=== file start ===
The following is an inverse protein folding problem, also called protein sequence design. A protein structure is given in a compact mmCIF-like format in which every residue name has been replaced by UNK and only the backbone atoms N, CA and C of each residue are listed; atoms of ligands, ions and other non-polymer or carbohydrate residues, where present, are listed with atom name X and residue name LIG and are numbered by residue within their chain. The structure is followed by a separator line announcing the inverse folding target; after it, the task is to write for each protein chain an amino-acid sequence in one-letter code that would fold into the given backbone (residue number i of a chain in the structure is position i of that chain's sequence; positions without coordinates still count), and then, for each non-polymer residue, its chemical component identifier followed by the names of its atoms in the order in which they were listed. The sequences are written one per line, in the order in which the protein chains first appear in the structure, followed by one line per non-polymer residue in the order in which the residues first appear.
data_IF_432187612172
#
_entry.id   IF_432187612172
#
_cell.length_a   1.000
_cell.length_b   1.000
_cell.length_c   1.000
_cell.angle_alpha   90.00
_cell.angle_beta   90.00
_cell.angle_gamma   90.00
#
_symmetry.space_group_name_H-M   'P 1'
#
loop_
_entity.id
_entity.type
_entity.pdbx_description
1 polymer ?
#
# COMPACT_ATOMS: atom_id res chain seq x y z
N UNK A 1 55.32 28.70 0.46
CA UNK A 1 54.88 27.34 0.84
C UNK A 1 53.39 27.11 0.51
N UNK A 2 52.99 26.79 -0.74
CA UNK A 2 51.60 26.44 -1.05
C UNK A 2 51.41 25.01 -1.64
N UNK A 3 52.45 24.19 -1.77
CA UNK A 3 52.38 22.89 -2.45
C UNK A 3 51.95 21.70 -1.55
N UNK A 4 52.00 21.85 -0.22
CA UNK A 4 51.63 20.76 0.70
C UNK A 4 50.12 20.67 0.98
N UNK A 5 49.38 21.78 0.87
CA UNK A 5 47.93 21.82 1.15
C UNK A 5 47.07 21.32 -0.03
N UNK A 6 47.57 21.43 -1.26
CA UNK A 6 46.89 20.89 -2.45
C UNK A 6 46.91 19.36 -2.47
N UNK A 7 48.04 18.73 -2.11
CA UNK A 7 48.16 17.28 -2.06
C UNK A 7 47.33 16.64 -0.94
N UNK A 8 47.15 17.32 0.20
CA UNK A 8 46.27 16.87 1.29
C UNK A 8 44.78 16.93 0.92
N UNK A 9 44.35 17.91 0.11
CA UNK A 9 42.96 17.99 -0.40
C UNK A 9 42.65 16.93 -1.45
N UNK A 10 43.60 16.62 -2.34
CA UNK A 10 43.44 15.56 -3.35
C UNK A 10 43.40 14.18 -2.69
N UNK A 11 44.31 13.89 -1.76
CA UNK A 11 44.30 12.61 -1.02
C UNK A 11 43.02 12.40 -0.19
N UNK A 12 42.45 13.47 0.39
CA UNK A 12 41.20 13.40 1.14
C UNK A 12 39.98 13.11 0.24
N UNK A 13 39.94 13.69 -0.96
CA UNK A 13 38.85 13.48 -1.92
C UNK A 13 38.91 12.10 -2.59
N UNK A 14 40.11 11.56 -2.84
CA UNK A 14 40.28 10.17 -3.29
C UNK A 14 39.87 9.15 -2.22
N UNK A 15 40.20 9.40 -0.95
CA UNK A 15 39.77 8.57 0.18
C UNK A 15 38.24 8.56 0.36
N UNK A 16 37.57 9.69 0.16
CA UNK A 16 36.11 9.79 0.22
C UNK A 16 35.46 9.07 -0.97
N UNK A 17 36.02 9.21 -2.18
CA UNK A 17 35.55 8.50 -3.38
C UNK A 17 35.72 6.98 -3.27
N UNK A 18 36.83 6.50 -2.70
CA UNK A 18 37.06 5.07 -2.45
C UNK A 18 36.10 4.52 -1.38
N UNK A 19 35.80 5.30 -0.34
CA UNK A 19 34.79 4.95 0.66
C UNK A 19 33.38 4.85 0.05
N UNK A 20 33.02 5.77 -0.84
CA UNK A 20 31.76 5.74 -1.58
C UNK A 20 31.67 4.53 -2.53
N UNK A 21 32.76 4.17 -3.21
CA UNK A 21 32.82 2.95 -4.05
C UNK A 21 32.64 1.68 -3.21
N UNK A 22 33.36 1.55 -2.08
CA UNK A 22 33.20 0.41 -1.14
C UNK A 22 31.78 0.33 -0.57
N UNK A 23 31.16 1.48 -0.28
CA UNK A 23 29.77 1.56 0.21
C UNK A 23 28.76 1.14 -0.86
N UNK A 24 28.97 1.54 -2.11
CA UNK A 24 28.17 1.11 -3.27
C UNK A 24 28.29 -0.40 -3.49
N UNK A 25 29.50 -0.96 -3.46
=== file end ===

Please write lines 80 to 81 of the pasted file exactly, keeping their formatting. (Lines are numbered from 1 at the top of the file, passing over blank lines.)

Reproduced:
CA UNK A 20 31.76 5.74 -1.58
C UNK A 20 31.67 4.53 -2.53